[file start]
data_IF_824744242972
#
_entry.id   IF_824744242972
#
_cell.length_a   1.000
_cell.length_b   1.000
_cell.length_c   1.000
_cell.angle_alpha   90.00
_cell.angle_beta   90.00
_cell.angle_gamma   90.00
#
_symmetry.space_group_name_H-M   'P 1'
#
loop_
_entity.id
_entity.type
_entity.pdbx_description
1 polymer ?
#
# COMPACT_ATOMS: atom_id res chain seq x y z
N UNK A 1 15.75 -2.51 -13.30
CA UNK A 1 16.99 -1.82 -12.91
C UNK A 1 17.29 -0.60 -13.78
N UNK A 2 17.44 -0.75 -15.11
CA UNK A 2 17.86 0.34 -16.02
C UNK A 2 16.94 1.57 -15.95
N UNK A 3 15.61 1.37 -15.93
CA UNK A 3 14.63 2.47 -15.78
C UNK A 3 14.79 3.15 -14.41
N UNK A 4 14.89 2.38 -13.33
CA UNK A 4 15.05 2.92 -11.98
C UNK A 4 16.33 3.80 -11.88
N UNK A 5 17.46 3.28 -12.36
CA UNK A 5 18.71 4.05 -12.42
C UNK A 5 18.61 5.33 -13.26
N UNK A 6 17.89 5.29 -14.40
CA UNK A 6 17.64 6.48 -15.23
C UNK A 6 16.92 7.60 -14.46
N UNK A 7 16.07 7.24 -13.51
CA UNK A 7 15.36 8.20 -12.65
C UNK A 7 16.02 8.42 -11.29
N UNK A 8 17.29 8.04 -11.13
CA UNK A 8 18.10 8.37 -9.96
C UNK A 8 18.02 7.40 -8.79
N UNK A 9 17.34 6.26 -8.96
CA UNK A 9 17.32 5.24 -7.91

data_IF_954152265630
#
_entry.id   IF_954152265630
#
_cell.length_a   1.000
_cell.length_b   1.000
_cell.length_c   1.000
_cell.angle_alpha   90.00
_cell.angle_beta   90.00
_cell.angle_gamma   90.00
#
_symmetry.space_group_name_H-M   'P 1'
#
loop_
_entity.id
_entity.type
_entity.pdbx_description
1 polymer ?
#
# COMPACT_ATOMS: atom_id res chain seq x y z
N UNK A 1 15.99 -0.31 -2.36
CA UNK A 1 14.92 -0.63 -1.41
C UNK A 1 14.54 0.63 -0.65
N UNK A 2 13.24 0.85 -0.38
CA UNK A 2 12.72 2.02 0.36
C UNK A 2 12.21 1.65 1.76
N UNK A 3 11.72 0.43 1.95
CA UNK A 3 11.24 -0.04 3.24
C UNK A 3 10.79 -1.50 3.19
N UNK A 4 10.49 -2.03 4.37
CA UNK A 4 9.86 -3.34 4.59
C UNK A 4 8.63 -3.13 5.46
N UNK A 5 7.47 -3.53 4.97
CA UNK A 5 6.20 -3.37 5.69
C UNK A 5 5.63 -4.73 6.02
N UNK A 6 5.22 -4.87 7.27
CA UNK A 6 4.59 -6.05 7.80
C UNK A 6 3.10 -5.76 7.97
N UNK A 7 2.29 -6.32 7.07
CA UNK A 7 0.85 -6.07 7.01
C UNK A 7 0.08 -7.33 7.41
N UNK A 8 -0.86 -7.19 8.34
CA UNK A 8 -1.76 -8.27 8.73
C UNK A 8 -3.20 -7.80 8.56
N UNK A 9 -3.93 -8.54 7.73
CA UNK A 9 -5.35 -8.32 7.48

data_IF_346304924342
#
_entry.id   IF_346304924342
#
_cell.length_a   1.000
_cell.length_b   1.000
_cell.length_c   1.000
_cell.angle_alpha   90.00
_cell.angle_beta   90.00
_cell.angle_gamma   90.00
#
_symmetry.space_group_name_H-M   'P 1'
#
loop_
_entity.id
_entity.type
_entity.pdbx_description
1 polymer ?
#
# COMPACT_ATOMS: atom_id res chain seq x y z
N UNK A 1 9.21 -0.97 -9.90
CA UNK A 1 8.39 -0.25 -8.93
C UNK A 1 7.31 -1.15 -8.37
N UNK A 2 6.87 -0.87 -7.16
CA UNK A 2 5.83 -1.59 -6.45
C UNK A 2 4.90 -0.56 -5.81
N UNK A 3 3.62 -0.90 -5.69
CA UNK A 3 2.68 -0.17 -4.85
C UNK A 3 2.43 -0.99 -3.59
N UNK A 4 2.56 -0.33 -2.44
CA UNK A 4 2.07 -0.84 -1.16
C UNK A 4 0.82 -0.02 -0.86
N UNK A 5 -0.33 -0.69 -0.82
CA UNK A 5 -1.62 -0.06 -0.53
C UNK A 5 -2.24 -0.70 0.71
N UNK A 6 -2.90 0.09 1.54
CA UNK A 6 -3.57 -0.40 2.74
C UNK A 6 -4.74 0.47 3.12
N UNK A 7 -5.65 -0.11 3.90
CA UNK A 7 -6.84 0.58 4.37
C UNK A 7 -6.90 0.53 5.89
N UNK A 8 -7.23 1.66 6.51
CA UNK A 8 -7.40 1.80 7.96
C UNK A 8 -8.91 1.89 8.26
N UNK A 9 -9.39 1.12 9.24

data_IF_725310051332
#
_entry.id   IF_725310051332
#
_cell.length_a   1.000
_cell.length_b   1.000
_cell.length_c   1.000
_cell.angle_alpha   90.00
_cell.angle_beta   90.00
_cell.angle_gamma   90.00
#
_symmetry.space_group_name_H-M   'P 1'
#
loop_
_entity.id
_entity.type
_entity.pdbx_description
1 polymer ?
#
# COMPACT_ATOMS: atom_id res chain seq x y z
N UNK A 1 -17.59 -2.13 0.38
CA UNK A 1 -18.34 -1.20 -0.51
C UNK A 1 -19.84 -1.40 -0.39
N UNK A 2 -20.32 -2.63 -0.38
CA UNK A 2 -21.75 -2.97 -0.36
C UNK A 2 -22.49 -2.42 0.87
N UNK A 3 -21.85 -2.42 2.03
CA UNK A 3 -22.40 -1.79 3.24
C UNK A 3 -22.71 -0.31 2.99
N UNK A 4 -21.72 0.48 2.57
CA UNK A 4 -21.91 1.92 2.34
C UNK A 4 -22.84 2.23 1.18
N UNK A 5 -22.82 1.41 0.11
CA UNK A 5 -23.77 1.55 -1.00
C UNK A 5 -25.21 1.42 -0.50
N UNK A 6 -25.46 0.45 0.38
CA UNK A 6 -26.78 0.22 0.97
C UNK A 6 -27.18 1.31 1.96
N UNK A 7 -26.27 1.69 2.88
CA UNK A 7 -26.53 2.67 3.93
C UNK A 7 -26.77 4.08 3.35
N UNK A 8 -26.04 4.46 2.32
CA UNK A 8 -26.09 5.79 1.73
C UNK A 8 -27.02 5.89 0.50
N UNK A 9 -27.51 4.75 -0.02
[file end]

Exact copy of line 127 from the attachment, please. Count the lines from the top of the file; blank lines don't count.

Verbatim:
C UNK A 5 -2.24 -0.70 0.71